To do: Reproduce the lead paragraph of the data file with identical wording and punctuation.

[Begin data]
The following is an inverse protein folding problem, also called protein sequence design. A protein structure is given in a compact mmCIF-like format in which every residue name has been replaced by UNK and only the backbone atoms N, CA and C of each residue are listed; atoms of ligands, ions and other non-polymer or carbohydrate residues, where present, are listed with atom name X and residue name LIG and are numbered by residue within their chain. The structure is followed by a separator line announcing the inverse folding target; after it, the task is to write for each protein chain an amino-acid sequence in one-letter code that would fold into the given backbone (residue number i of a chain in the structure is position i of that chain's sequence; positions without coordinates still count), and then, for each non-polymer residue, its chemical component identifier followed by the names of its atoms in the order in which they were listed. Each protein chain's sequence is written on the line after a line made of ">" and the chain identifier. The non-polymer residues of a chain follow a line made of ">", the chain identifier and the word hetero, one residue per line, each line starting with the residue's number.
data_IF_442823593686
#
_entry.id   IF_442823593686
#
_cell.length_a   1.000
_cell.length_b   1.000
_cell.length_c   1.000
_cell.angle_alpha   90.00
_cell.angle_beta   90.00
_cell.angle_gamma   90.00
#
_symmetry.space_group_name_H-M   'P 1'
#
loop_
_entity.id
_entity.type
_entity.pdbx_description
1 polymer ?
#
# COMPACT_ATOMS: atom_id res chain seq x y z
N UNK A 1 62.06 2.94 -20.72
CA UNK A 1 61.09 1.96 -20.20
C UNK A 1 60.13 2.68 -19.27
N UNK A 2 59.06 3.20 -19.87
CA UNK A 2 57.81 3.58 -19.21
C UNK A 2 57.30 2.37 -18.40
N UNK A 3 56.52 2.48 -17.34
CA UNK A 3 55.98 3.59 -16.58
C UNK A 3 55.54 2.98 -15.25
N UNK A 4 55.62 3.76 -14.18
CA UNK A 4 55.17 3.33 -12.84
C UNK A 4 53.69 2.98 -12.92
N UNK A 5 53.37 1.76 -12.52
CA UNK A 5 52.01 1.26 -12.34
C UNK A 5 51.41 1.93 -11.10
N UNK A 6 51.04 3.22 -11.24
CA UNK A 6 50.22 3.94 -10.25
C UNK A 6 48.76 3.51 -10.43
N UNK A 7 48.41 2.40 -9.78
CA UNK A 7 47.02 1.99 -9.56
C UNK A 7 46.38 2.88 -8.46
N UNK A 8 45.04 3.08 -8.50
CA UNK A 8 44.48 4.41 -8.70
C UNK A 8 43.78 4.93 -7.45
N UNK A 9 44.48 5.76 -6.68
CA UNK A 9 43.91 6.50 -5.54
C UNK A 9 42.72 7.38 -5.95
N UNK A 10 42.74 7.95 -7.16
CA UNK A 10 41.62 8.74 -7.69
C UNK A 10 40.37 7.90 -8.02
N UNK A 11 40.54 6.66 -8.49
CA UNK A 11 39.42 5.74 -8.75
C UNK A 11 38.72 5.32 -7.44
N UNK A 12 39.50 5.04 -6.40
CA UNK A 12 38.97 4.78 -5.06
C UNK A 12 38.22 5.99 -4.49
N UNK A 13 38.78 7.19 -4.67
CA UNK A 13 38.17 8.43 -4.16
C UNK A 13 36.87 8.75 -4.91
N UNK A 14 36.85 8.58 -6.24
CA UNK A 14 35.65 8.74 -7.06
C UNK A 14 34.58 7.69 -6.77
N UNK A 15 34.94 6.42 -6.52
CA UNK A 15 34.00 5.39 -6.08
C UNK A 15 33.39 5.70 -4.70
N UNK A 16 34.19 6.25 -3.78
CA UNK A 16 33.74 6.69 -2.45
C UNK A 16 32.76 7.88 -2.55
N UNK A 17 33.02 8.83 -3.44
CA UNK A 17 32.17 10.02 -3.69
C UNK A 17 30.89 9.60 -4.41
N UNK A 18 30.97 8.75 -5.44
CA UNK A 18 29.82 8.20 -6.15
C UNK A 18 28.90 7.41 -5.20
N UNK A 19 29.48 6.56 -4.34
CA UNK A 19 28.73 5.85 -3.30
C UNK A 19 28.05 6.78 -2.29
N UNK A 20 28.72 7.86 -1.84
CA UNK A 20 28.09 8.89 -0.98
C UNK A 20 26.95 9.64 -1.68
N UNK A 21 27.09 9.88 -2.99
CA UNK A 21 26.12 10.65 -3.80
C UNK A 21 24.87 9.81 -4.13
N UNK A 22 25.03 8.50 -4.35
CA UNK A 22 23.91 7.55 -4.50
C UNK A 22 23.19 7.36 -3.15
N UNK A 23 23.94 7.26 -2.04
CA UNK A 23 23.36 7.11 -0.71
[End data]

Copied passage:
The following is an inverse protein folding problem, also called protein sequence design. A protein structure is given in a compact mmCIF-like format in which every residue name has been replaced by UNK and only the backbone atoms N, CA and C of each residue are listed; atoms of ligands, ions and other non-polymer or carbohydrate residues, where present, are listed with atom name X and residue name LIG and are numbered by residue within their chain. The structure is followed by a separator line announcing the inverse folding target; after it, the task is to write for each protein chain an amino-acid sequence in one-letter code that would fold into the given backbone (residue number i of a chain in the structure is position i of that chain's sequence; positions without coordinates still count), and then, for each non-polymer residue, its chemical component identifier followed by the names of its atoms in the order in which they were listed. Each protein chain's sequence is written on the line after a line made of ">" and the chain identifier. The non-polymer residues of a chain follow a line made of ">", the chain identifier and the word hetero, one residue per line, each line starting with the residue's number.